A deep purse of prize money and a fortuitous schedule change means a high percentage of local mushers — and more local rookies — will compete in this year’s Kuskokwim 300, starting Friday.
The race is being held later than usual this year: Top mushers won’t have to choose between the Bogus Creek 150 and the K300.
Board President and race founder Myron Angstman said the prize money is also attracting mushers.
“With a small field, the temptation to get in the 300 is higher because the purse money pays out to (25 teams) and there’s only 16 teams, so they’re assured of winning a decent purse if they go around the trail, no matter how long it takes them,” he said.
The top prize is $25,000, and 16th place gets $4,000.
The three local rookies competing in this year’s K300 have all been running dogs for years, but this weekend will be their first time running a 300-miler.
Angstman said there haven’t been as many local mushers in recent years because of the kind of resources it takes to run a longer race, and the monetary stakes involved. When local mushers have to pick between the K300, the Bogus Creek 150, or the 65-mile Akiak Dash, they’ll often opt for shorter races where they’ll be more competitive.
Local mushers have been given the gift of choice this year, and they’ve also gotten more training time. Not only did winter come early this season, but the K300 is happening later.
“It was a lot more snow this year, and that’s good for training,” said Lewis Pavila of Kwethluk, one of three local rookies competing in the race.
Pavila has decades of experience — he’s a four-time Bogus Creek 150 champion — but this is his first 300-miler.
“Oh, I am nervous. I’ve been nervous for the past… since I applied for the race,” laughed Pavila.
He’s also the father of 17-year-old local wunderkind Jason Pavila. Jason’s mostly been the one running their dogs the last few years — and he’s good. He won the 2021 Season Opener and 2019 Bogus Creek.
But Pavila said his son isn’t quite ready for a 300-mile race. By running the race himself, he hopes to gain some insight to help his son train for it in the future.
Alexander Larson, K300 rookie but lifetime musher from Napaskiak, said he’s nervous, too.
“Excited, nervous, and some days I’m like, ‘What am I doing?’” he said.
Larson said that he doesn’t expect to win, and that’s okay.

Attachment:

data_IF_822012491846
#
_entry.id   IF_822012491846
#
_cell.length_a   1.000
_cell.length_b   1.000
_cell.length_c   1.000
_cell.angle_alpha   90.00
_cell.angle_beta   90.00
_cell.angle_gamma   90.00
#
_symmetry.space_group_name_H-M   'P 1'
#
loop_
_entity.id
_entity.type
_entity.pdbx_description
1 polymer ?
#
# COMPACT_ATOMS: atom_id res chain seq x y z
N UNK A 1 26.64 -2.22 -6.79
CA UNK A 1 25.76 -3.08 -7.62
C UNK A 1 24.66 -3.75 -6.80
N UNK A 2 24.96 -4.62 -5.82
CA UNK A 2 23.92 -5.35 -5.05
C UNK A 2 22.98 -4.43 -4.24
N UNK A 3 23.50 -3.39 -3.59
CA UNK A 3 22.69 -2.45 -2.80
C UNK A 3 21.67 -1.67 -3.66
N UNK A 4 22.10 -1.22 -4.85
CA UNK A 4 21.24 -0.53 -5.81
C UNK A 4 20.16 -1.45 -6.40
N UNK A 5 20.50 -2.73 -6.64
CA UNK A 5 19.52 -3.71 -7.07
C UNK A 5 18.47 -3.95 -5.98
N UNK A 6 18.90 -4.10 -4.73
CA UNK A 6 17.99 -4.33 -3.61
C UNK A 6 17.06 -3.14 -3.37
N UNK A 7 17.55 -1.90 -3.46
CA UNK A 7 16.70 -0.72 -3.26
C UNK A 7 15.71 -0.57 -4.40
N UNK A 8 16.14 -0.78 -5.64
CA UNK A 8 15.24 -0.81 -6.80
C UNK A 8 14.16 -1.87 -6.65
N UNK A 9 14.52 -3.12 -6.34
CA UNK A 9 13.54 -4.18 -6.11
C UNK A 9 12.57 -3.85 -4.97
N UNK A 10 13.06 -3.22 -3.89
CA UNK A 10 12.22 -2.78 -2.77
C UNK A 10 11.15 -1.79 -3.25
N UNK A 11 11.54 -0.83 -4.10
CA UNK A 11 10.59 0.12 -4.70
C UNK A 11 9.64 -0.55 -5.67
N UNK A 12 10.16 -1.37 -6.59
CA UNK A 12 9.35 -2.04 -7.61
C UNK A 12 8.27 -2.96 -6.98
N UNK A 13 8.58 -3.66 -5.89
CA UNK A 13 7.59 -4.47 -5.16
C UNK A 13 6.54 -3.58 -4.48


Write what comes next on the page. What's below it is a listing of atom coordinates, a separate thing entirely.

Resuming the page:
“I’m not going to be competitive to run this,” he said. “I’m just going to go around and try my best.”
He was in first place for much of the this year’s Bogus Creek 150 sled dog race, but was ultimately defeated by experienced longer-distance racers, including Pete and Ron Kaiser and race champ Richie Diehl.
Larson’s chances of doing well may hinge on his ability to rein in his dogs.
“I know when to sprint, how to sprint dogs. I did that and I won all the local races,” Larson explained. “But, you know, you gotta have patience to do long runs.”
The third local rookie, Nate DeHaan, may have the patience to go slow and steady. Why?
“Our dogs are not very fast,” DeHaan said.
He said the longer the race, the better they’ve done. His strategy is to take a lot of breaks. He’s not hoping to win, he just wants to finish, he said.
“My goal is just to get around on the course, and not necessarily very fast,” he said. “So we’ll probably be taking breaks at every checkpoint.”
None of the local rookies have ever raced longer than 150 miles, but most of them have been thinking about the K300 for a long time.
“That’s nice to see some teams that we’ve expected to take part for many years, some of them, and they’re finally in it now. And I hope they stay in in the future,” said founder Angstman.
Angstman said it was the original intention of the K300 to keep up the mushing tradition in the Yukon-Kuskokwim Delta. Since seven out of 16 competitors are local, the tradition seems to be alive and well.